An unforgettable comeback kept alive an unimaginable streak.
The ball dropped out of the gray sky and landed about four feet right of the 15th hole, with just enough spin to slide into the cup. Tiger Woods punched the cool, damp air with a right uppercut.
A roar resounded across Pebble Beach. It was the kind of shot that has defined his career, the kind of theater in which Woods thrives.
Seven strokes behind with seven holes to play, Woods rode the energy from his 97-yard eagle on the 15th hole to win the Pebble Beach National Pro-Am on Monday, making him the first player since Ben Hogan in 1948 to win six straight tour events.
Next up: Byron Nelson, whose 11 straight victories in 1945 has long been considered an untouchable record.
Tiger Woods Won The AT&T Pebble Beach Pro-Am Monday For His 6th-Straight PGA Tour Victory. (SportsLine) RealAudio
Until Monday, Woods' biggest comeback on the PGA Tour was four strokes going into the final round. He came from eight strokes behind to beat Ernie Els in the 1998 Johnnie Walker Classic on the European tour.
But this was something special.
"I don't know about destiny. He's just damned good," said Matt Gogel, the 28-year-old rookie who was on his way to a runaway victory until he turned into another victim in The Streak.
Woods closed with an 8-under 64, the lowest final round by a champion in the 53-year history of Pebble Beach and his lowest closing round in any of his 20 worldwide victories.
"It's not over until it's over," Woods said about his comeback, although he could just as well be talking about a PGA Tour winning streak that began in August.
"I figured I needed to birdie the last four holes," he said. "I didn't do that but I still played it 4 under."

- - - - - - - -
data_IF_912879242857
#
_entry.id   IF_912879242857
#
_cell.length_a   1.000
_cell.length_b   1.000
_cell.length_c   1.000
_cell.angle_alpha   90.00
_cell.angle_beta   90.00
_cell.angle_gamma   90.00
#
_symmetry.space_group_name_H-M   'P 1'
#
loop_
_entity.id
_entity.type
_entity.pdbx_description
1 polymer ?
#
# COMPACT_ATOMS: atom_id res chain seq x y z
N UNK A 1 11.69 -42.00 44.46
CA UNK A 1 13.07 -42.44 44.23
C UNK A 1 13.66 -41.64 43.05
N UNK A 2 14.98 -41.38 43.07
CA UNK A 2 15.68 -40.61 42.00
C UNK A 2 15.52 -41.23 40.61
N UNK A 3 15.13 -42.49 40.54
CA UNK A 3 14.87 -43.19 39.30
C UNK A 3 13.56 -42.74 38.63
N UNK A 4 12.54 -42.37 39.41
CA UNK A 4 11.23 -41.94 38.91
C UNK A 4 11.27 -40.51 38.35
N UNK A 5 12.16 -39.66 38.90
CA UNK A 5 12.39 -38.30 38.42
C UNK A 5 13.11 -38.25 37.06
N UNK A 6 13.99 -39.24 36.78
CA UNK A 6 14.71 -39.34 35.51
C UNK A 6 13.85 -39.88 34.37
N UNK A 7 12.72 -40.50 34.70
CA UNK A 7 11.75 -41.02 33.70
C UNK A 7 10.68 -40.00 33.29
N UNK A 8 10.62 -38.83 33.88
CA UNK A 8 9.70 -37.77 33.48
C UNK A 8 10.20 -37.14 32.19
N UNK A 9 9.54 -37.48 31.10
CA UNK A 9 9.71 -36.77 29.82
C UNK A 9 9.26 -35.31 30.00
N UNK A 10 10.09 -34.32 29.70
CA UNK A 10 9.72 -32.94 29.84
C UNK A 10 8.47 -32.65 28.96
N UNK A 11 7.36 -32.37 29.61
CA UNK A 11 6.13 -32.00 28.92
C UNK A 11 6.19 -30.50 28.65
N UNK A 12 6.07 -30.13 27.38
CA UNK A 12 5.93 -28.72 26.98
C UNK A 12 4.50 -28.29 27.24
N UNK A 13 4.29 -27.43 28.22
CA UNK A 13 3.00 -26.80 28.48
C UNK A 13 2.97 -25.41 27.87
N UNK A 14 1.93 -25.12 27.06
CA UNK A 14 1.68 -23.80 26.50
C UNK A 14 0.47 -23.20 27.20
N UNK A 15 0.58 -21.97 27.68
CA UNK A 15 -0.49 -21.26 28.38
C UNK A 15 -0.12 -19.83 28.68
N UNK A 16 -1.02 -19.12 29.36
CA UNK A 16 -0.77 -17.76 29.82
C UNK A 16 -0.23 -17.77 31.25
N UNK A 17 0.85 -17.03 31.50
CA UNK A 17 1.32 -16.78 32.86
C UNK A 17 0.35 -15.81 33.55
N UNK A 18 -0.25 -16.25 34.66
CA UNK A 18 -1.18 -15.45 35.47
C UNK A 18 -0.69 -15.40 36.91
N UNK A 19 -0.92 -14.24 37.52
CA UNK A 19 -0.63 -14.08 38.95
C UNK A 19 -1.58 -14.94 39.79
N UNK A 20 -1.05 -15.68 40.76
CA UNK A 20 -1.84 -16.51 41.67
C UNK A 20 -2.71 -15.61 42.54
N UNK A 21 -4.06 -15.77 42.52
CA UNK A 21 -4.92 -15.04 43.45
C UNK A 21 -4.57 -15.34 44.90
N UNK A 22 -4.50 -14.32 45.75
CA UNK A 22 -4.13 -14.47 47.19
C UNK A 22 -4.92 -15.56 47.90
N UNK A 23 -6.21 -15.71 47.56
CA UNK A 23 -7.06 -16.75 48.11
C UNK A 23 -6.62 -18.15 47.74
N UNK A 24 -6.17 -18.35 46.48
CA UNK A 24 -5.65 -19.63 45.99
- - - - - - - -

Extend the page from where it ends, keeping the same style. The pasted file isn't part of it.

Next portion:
He managed that with an eagle from the 15th fairway, turning to the camera with a simple bt powerful message: "I'm back in it."
He followed that with another wedge on the 16th that landed an inch in front of the cup on its second bounce and stopped 2 feet away for a birdie. And he finished it off with a 3-foot birdie putt on the 18th, and a clench of the fist for a comeback he ranks among his best ever.
After he won the Mercedes Championship in Hawaii last month, Woods said he considered his streak to be at one because it's a new year. Now, he's starting to wonder.
"It's definitely more intriguing, there's no doubt about that," he said.
Gogel had a chance to force a playoff, but his 10-foot birdie putt on the 18th slid by on the left. In a state of shock, he missed the putt coming back to make bogey, which dropped him in a tie for second with Singh and cost Gogel $80,000.
Gogel birdied five of the first seven holes to seemingly turn the final round into a rout. He thought the cheers he heard in front of him belonged to either Singh or Notah Begay, and was surprised to see Woods' name atop the leaderboard when he got to the 18th green.
"I was amazed," Gogel said. "I will not be amazed any more."
His shocking collapse a 40 on the back nine will quickly be forgotten because of the miraculous comeback by a player who never ceases to amaze.